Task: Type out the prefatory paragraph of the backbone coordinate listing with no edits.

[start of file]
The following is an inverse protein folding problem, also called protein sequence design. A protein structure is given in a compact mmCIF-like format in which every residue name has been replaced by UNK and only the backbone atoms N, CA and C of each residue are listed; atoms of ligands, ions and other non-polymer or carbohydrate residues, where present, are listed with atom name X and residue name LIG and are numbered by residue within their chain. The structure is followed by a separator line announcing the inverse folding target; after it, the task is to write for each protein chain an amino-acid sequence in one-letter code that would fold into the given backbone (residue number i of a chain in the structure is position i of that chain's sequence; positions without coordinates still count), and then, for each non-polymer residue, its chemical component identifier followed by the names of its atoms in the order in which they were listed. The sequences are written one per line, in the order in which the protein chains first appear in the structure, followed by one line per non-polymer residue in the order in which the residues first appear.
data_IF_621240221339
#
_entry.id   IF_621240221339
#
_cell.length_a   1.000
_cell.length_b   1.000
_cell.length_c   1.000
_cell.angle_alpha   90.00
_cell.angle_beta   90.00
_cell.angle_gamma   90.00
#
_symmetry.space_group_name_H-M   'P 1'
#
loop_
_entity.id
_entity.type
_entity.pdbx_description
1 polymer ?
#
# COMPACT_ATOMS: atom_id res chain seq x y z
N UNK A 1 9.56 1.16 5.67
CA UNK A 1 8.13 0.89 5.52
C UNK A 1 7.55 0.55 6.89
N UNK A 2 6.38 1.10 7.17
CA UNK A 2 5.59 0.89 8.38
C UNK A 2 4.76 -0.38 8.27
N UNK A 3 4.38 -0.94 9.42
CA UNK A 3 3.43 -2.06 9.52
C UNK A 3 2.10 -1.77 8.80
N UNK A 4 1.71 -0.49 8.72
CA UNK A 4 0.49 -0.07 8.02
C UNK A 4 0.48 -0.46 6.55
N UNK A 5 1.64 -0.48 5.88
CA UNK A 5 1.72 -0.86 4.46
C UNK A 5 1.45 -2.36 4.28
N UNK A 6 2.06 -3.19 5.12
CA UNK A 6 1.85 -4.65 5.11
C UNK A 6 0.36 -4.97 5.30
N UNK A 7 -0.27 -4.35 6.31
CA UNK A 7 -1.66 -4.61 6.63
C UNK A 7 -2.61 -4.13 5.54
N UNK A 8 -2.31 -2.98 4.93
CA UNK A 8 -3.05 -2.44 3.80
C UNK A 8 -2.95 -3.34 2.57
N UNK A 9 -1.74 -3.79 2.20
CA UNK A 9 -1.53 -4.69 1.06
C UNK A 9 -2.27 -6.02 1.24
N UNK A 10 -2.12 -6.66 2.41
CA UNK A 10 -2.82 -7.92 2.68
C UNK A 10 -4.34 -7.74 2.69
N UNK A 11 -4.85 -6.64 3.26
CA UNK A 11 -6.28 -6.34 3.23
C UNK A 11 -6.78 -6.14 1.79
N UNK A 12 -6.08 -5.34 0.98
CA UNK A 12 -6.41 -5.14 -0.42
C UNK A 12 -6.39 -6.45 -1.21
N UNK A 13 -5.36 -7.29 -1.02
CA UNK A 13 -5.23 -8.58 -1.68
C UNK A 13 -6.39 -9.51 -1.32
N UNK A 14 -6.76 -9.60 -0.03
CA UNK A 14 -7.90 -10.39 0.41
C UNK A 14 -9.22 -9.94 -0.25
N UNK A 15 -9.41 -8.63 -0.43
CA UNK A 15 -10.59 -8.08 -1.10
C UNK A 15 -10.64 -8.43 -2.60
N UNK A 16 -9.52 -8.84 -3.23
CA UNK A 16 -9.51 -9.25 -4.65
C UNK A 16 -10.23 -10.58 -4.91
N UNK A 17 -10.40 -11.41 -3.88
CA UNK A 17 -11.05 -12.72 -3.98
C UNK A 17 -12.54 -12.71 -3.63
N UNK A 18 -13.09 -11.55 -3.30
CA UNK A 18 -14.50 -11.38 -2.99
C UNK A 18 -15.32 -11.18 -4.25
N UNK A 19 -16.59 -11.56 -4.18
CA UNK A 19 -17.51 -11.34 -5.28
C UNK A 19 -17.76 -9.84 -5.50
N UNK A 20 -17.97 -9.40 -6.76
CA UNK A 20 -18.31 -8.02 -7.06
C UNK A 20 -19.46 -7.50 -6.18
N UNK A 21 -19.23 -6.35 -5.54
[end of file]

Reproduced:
The following is an inverse protein folding problem, also called protein sequence design. A protein structure is given in a compact mmCIF-like format in which every residue name has been replaced by UNK and only the backbone atoms N, CA and C of each residue are listed; atoms of ligands, ions and other non-polymer or carbohydrate residues, where present, are listed with atom name X and residue name LIG and are numbered by residue within their chain. The structure is followed by a separator line announcing the inverse folding target; after it, the task is to write for each protein chain an amino-acid sequence in one-letter code that would fold into the given backbone (residue number i of a chain in the structure is position i of that chain's sequence; positions without coordinates still count), and then, for each non-polymer residue, its chemical component identifier followed by the names of its atoms in the order in which they were listed. The sequences are written one per line, in the order in which the protein chains first appear in the structure, followed by one line per non-polymer residue in the order in which the residues first appear.